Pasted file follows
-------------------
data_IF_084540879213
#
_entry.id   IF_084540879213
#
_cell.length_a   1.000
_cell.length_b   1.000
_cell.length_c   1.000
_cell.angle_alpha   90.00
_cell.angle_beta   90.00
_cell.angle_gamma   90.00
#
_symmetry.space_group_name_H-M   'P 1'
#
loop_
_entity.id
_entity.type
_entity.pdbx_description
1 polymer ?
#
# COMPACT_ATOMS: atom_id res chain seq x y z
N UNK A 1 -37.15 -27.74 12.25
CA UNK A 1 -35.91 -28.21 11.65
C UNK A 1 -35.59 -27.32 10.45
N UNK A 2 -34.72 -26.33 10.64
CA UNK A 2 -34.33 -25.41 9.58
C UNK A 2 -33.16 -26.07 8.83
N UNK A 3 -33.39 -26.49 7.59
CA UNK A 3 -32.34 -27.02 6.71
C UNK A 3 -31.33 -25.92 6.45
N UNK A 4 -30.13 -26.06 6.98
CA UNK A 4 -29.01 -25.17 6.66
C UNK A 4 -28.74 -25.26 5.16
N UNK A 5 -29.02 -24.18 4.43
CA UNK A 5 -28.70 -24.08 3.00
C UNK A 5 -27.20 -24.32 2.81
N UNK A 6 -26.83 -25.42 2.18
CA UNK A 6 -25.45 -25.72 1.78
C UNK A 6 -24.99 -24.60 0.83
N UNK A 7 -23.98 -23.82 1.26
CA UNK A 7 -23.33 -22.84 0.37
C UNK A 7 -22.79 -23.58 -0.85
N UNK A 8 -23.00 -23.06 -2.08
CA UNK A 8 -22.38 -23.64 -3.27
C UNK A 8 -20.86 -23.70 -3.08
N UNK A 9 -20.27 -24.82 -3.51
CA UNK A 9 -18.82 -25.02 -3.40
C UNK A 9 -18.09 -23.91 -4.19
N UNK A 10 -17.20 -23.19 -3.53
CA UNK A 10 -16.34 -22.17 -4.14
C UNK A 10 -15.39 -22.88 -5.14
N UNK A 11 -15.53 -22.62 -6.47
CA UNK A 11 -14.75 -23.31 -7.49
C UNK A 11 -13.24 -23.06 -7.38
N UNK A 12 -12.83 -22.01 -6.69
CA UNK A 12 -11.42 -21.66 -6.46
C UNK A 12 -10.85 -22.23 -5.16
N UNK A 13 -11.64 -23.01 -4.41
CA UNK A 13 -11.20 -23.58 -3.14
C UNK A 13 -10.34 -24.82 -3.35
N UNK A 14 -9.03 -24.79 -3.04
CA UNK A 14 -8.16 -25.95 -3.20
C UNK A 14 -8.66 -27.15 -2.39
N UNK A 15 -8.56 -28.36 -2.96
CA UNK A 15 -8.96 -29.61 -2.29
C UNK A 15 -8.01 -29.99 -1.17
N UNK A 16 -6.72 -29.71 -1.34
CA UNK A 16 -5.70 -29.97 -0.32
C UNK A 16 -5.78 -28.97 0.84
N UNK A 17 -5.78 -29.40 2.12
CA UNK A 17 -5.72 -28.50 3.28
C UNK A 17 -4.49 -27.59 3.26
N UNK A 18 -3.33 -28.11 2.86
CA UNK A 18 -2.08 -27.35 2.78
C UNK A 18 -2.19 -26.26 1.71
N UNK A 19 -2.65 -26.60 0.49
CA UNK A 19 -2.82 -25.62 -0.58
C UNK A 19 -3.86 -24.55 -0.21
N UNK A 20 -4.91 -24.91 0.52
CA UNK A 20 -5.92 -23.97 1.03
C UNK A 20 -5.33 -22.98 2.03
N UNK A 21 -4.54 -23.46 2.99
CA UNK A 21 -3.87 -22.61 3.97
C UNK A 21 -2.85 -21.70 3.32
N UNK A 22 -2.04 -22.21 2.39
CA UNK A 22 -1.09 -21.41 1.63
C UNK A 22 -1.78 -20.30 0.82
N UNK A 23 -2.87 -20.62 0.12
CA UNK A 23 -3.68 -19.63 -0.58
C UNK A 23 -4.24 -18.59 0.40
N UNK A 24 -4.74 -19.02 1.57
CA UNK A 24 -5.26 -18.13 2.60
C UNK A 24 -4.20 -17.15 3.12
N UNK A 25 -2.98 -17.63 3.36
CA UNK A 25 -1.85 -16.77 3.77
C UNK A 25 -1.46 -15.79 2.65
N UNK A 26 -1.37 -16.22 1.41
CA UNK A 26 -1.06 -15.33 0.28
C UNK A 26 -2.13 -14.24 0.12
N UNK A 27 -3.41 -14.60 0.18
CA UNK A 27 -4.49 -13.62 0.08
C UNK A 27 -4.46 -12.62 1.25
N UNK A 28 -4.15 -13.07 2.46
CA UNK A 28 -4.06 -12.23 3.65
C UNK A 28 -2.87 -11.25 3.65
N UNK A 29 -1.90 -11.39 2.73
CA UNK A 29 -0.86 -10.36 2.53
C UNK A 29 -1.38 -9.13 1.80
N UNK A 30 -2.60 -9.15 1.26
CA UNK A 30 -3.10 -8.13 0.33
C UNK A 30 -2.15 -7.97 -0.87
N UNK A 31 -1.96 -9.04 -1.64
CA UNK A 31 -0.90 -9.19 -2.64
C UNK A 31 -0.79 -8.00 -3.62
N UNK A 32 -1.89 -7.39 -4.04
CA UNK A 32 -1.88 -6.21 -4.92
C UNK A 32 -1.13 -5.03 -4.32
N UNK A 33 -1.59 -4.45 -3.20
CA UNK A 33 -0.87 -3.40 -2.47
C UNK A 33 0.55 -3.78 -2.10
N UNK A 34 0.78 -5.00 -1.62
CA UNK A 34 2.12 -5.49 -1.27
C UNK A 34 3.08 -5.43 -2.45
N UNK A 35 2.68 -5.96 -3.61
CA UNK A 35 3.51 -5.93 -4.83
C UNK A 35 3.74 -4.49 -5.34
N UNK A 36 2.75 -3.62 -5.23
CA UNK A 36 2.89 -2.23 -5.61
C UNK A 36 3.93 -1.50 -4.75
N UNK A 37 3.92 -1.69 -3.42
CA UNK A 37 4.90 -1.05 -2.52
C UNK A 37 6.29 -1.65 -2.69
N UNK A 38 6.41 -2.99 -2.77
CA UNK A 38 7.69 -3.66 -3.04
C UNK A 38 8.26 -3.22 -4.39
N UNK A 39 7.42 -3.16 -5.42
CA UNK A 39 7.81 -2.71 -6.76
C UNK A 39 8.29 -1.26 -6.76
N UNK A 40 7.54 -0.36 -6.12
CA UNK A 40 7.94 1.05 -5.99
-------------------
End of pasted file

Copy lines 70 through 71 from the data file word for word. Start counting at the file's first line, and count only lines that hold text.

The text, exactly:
CA UNK A 17 -5.72 -28.50 3.28
C UNK A 17 -4.49 -27.59 3.26